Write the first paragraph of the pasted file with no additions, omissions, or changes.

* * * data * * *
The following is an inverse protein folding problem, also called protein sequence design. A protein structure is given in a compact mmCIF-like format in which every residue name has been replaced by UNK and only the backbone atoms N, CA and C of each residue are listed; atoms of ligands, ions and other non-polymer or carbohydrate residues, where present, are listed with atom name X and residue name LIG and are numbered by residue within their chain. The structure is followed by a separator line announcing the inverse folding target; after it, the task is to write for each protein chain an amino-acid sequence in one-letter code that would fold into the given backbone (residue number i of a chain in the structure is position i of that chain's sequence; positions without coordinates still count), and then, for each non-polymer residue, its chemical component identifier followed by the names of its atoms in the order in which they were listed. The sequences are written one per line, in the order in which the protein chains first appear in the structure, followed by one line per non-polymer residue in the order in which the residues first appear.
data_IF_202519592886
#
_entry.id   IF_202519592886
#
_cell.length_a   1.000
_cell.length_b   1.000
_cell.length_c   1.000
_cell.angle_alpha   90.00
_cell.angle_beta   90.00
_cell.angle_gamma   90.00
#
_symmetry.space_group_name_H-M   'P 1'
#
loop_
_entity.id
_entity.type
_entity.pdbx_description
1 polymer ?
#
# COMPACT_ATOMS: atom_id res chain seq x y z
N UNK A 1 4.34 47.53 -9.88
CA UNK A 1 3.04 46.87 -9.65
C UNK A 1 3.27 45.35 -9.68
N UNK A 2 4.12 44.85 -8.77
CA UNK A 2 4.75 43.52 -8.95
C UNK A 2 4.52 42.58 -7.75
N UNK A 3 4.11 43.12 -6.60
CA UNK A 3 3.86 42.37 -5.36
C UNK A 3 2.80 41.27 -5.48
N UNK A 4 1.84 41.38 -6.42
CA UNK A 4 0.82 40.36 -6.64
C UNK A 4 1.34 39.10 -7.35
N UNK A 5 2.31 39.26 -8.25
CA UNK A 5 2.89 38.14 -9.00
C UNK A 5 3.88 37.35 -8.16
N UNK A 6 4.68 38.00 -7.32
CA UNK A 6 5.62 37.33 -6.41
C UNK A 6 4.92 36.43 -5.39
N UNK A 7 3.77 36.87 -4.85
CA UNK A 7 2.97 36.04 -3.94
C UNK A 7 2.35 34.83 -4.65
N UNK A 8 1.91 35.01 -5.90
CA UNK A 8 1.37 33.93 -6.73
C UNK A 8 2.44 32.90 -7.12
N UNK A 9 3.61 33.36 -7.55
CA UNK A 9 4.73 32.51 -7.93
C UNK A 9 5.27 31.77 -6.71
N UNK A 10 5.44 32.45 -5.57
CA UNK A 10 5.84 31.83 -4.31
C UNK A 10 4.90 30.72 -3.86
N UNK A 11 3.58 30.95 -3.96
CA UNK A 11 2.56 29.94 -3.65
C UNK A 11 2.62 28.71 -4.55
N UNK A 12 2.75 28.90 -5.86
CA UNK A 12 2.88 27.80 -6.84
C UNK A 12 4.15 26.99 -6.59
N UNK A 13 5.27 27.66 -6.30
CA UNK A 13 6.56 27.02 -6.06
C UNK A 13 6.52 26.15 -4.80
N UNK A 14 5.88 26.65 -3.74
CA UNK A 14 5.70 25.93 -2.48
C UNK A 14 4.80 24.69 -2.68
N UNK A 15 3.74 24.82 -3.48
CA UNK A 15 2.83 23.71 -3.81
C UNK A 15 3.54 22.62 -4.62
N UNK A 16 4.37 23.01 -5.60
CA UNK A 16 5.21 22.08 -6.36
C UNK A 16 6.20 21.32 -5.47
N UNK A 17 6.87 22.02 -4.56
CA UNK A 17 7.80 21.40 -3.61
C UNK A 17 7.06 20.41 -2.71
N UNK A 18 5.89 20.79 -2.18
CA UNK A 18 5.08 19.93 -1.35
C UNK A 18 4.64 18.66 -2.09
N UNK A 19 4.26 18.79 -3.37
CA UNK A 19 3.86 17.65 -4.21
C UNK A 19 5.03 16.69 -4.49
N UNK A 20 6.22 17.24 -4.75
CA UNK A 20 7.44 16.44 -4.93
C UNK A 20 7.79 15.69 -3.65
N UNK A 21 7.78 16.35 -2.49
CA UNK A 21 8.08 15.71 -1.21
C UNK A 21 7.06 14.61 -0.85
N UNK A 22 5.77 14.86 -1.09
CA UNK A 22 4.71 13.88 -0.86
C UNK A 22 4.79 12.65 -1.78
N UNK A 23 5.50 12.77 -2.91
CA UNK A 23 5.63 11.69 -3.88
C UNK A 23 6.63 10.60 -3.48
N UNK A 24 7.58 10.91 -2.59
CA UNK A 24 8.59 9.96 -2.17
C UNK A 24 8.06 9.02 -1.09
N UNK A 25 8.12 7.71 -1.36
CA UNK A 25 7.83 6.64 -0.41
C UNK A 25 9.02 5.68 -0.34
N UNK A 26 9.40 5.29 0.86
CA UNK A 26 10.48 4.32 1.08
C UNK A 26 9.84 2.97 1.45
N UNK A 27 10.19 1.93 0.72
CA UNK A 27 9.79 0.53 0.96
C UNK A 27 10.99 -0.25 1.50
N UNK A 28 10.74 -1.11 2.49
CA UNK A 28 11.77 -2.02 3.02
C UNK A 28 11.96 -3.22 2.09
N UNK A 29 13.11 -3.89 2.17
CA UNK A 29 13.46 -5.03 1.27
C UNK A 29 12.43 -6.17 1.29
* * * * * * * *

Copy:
The following is an inverse protein folding problem, also called protein sequence design. A protein structure is given in a compact mmCIF-like format in which every residue name has been replaced by UNK and only the backbone atoms N, CA and C of each residue are listed; atoms of ligands, ions and other non-polymer or carbohydrate residues, where present, are listed with atom name X and residue name LIG and are numbered by residue within their chain. The structure is followed by a separator line announcing the inverse folding target; after it, the task is to write for each protein chain an amino-acid sequence in one-letter code that would fold into the given backbone (residue number i of a chain in the structure is position i of that chain's sequence; positions without coordinates still count), and then, for each non-polymer residue, its chemical component identifier followed by the names of its atoms in the order in which they were listed. The sequences are written one per line, in the order in which the protein chains first appear in the structure, followed by one line per non-polymer residue in the order in which the residues first appear.